Shouldn’t “Texas Man” join “Ohio Man” and “Florida Man” as snarky shorthand for “what this guy did makes no sense whatsoever… because Florida (or Ohio)”?

Meet 26-year-old Jonathan Davis. Davis is a lawyer’s worst nightmare. This dude should never, ever open his mouth. Especially when there are cameras rolling! After this, I think we need to expand the lexicon of American idiocracy to include “Texas Man,” too.

Incredibly, Davis—who modestly refers to himself an “adrenaline junkie”—decided to try to outrun law enforcement across five counties, which he was doing quite successfully—at times going well over 100 mph and going the wrong way—all because he had some weed on him and didn’t want to get busted again. Davis called the high speed chase a “thrill” and admitted that he’d been on Instagram during it. He decided to flee police after a traffic stop, complaining that his prior marijuana convictions had led to him not being able to get a “normal” job and that he had weed on him.

He sure picked an interesting, unassuming way to avoid any further interaction with the law.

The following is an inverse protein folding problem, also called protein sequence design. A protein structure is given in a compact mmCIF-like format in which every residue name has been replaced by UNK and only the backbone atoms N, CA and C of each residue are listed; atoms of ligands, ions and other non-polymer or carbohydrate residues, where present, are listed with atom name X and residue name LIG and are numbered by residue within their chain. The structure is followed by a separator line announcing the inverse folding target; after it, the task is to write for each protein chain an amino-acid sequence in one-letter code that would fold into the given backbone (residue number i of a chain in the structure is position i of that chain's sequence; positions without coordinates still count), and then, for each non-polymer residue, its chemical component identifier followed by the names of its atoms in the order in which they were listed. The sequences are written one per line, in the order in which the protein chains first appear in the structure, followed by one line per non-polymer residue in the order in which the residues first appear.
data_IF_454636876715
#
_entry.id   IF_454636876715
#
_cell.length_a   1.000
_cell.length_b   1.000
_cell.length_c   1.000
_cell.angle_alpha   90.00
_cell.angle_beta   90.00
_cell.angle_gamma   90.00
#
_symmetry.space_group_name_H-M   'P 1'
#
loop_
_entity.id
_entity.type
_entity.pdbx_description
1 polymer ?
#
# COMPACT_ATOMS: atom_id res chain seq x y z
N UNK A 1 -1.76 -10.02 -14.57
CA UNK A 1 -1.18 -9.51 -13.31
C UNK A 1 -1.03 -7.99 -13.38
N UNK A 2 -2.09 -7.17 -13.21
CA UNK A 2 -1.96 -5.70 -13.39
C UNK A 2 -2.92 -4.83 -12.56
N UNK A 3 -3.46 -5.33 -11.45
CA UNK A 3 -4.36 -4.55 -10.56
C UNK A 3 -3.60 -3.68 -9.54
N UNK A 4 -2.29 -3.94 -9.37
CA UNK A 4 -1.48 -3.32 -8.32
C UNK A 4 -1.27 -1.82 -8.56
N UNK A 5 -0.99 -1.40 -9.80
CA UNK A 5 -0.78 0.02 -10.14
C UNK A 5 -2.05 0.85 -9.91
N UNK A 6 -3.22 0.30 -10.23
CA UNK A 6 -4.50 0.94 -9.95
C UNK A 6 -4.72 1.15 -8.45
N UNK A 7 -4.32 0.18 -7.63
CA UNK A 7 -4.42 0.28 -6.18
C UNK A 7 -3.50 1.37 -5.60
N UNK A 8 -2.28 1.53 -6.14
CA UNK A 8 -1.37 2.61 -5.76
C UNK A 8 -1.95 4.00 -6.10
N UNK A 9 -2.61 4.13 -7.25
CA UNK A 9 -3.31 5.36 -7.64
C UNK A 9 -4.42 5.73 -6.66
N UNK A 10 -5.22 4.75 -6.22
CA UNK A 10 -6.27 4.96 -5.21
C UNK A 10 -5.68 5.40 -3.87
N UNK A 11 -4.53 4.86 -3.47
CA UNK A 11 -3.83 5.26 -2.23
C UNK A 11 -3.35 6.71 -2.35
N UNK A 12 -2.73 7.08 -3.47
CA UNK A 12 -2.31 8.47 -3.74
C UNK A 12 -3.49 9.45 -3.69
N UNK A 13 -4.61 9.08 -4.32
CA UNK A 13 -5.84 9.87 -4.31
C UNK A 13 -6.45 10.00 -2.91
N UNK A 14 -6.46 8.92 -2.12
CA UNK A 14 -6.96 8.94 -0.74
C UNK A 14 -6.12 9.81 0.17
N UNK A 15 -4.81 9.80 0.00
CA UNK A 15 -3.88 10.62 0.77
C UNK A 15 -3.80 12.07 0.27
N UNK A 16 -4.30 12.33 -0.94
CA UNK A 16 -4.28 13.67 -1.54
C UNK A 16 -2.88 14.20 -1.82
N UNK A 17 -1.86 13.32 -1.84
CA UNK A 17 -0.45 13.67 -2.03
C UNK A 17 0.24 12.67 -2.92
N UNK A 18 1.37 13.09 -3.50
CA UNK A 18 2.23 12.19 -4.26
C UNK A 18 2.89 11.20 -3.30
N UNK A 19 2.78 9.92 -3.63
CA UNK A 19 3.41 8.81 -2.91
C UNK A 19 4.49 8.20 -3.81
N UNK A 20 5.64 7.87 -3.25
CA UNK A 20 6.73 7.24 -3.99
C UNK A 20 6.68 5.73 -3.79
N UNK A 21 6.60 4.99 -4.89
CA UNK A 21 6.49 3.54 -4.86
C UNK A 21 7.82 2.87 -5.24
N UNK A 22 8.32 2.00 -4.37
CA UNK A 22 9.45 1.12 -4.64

And I must admit, I wonder what Davis’ definition of a “normal” job is, don’t you?

Do consider the fact that if this was Colorado or Washington or any one of our more enlightened, cannabis-friendly states, this probably never would have happened. Not saying Davis is exactly making a good case for legalizing marijuana, but you know what I mean.
 

 
via reddit

Posted by Tara McGinley | Leave a comment
A strange tale of Frank Sinatra Jr., monster beach parties, Jan & Dean and a bungled kidnapping!
03.18.2016
11:38 am

Topics:
Crime
Music

Tags:

dfthcfg
 
When I heard the news of the passing of Frank Sinatra Jr., my first thought was of his little known theme music for the cult beach party meets monster flick The Beach Girls and The Monster. A totally crazy crossover teen exploitation film (which interestingly was edited by sexploitation and adult film groundbreaker Radley Metzger) that was made in 1964 before the Beatles and the British Invasion completely crushed US surf culture for good. Sinatra Jr.‘s bizarrely inept vocalizing over the great surf track by members of the Hustlers—known for their rare singles “Kopout,” “Inertia” and “Wailin’ Out”—reeks of a rush job, which, of course, makes the record all that much more special to crazy collectors like myself. I believe the record was a movie promo only and it is extremely rare and sought after. It took me 20 years to find my copy and it was not cheap. In fact it is the only record little Frankie S. ever made that has any kind of collectible value whatsoever.

To quote Brian Chidester and Domenic Priore from their book Pop Surf Culture the soundtrack of The Beach Girls and the Monster:

“has got to rank up there among the best … no fewer than 13 different sections of full-bore, deep-reverb tank surf instrumentals throb the soundtrack.

 
ndyru
 
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Here’s the song in all of its glory from the opening of the film: